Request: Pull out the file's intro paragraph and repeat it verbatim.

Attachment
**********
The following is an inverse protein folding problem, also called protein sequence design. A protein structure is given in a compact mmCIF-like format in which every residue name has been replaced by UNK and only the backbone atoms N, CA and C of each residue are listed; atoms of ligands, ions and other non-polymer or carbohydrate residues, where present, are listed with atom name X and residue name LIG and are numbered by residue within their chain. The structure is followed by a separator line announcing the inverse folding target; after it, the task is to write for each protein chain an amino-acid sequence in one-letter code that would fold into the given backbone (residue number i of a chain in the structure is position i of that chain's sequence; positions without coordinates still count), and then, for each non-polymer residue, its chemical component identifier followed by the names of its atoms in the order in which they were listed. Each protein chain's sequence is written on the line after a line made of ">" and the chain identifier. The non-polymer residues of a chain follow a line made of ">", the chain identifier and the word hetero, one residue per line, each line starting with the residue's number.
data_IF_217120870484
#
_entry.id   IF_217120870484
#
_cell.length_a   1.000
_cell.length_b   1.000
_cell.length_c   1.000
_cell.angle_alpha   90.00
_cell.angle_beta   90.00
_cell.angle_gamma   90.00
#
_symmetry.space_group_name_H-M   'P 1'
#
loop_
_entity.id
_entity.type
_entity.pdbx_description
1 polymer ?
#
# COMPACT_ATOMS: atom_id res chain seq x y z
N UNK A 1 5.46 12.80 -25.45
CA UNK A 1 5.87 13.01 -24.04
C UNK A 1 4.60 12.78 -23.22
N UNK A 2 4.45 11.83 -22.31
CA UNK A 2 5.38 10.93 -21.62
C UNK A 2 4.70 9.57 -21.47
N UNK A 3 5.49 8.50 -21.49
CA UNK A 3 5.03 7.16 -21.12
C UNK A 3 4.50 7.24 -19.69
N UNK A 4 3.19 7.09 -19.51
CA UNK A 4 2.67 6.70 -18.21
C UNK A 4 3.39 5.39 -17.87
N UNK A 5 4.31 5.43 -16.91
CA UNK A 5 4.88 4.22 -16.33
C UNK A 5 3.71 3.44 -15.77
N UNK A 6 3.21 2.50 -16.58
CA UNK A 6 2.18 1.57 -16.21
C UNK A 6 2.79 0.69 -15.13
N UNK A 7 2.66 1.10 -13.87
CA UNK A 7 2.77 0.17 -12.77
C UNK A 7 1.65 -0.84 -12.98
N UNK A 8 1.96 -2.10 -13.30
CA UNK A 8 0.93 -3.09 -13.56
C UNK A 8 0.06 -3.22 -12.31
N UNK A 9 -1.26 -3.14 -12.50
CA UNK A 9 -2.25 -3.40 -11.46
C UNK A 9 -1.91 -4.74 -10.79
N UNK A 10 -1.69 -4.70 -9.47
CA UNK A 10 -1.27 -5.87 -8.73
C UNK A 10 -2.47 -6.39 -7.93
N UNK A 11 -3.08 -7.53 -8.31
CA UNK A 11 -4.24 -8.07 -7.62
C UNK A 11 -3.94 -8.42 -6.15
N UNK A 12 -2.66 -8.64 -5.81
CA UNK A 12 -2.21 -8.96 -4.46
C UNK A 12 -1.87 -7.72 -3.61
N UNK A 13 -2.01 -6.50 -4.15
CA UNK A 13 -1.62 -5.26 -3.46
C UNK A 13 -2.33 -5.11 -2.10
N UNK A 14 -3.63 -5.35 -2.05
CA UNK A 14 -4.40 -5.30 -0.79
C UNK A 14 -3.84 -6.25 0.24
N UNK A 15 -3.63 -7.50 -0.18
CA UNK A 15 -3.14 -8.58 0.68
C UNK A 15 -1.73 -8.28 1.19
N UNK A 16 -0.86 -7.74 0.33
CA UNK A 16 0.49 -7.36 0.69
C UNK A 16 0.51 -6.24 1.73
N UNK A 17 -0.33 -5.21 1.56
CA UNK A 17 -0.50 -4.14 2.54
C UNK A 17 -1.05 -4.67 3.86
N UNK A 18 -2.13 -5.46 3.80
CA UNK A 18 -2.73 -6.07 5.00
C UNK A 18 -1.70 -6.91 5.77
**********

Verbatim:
The following is an inverse protein folding problem, also called protein sequence design. A protein structure is given in a compact mmCIF-like format in which every residue name has been replaced by UNK and only the backbone atoms N, CA and C of each residue are listed; atoms of ligands, ions and other non-polymer or carbohydrate residues, where present, are listed with atom name X and residue name LIG and are numbered by residue within their chain. The structure is followed by a separator line announcing the inverse folding target; after it, the task is to write for each protein chain an amino-acid sequence in one-letter code that would fold into the given backbone (residue number i of a chain in the structure is position i of that chain's sequence; positions without coordinates still count), and then, for each non-polymer residue, its chemical component identifier followed by the names of its atoms in the order in which they were listed. Each protein chain's sequence is written on the line after a line made of ">" and the chain identifier. The non-polymer residues of a chain follow a line made of ">", the chain identifier and the word hetero, one residue per line, each line starting with the residue's number.